King’s College London, Annual Lecture in the History of Healthcare and Medicine
“Narrative at the Bedside: The Transformation of the Patient Record in the Long Nineteenth Century”
Wednesday 16 January 2013, 5 pm
Anatomy Lecture Theatre, King’s Building 6th Floor, Strand Campus
Professor John Harley Warner, Yale University
Abstract: Between the early and closing decades of the nineteenth century, the hospital patient chart was transformed. The textual presence of not only the individuated sick person but also the individual physician all but vanished, part of a larger program to eradicate ‘the personal equation’. Professor Harley Warner explores the epistemological, technical, and moral choices at work in shaping this modern medical case record, giving particular attention to how the new version of scientific medicine that the experimental laboratory emblemised brought to the practice of clinical narrative a new aesthetic preference. He suggests how this transformation in the clinical practice of writing took part in making and expressing a new kind of professional identity, reshaping clinicians’ conceptions both of patients and of themselves and setting in place one cornerstone in the grounding of modern medicine-with lasting biomedical and human consequences.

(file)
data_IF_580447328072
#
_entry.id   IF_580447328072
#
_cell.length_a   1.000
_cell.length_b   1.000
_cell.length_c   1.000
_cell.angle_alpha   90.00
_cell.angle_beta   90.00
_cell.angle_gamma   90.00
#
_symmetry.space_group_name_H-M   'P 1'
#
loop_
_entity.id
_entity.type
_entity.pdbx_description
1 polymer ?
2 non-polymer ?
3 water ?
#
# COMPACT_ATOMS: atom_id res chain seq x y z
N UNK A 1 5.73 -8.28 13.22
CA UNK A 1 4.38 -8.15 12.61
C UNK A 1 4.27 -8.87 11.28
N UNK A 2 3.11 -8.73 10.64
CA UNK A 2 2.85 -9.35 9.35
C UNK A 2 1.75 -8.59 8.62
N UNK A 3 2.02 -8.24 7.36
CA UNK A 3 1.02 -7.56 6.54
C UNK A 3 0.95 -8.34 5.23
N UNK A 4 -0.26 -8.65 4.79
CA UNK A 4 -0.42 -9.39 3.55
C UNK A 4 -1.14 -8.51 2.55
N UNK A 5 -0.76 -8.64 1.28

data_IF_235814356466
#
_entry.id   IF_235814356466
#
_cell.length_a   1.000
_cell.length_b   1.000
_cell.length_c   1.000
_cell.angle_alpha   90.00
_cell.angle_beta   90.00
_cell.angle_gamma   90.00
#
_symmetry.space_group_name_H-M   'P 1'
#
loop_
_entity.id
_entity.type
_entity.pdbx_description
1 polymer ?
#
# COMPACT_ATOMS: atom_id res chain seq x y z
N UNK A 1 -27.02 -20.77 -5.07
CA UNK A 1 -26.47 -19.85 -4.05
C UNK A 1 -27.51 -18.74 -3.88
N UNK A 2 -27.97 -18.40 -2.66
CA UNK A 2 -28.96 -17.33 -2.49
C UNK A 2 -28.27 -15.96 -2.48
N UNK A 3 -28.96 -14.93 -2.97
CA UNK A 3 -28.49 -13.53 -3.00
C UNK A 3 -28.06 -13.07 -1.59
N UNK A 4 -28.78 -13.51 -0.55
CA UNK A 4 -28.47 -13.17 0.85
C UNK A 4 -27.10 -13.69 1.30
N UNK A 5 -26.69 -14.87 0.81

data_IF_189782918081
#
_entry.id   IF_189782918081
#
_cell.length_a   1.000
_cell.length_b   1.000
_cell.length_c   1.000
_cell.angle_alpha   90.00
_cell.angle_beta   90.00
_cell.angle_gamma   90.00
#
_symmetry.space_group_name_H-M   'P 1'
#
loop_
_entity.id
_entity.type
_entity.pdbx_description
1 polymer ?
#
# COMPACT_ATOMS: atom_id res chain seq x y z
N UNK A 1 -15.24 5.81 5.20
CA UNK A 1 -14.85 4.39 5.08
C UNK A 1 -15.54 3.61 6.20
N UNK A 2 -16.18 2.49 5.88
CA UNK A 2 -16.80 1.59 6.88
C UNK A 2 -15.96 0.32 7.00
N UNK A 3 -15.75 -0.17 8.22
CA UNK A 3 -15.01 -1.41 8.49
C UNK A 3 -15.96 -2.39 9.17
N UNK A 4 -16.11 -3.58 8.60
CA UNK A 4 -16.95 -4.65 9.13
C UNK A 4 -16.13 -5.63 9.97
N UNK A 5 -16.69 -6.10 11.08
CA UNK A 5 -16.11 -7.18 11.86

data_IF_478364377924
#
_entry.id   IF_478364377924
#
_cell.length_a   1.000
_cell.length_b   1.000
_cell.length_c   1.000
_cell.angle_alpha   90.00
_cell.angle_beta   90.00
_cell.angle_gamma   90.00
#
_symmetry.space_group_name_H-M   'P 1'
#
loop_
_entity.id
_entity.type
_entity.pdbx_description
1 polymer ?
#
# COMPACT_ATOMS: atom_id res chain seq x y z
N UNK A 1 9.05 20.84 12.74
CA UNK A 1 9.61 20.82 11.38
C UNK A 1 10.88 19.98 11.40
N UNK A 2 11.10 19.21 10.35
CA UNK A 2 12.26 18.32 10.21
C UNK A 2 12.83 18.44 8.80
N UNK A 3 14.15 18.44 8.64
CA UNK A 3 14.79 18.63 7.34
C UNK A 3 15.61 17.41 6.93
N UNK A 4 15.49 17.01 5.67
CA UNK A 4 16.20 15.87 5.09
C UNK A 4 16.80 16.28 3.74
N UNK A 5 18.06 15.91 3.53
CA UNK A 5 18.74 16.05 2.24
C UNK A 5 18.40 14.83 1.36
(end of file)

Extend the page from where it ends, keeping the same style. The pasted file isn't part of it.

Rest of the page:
He will close the lecture by looking at efforts early in the twentieth century to establish this model for clinical narrative as the norm, and at the reaction against this program just after the close of the First World War, part of a broader postwar impulse to reenchant the art of healing in an age of medical science.
Further details of the annual lecture and seminars in the Spring Term can be found at www.kcl.ac.uk/innovation/groups/chh/events/History-of-Healthand-Medicine-seminars.aspx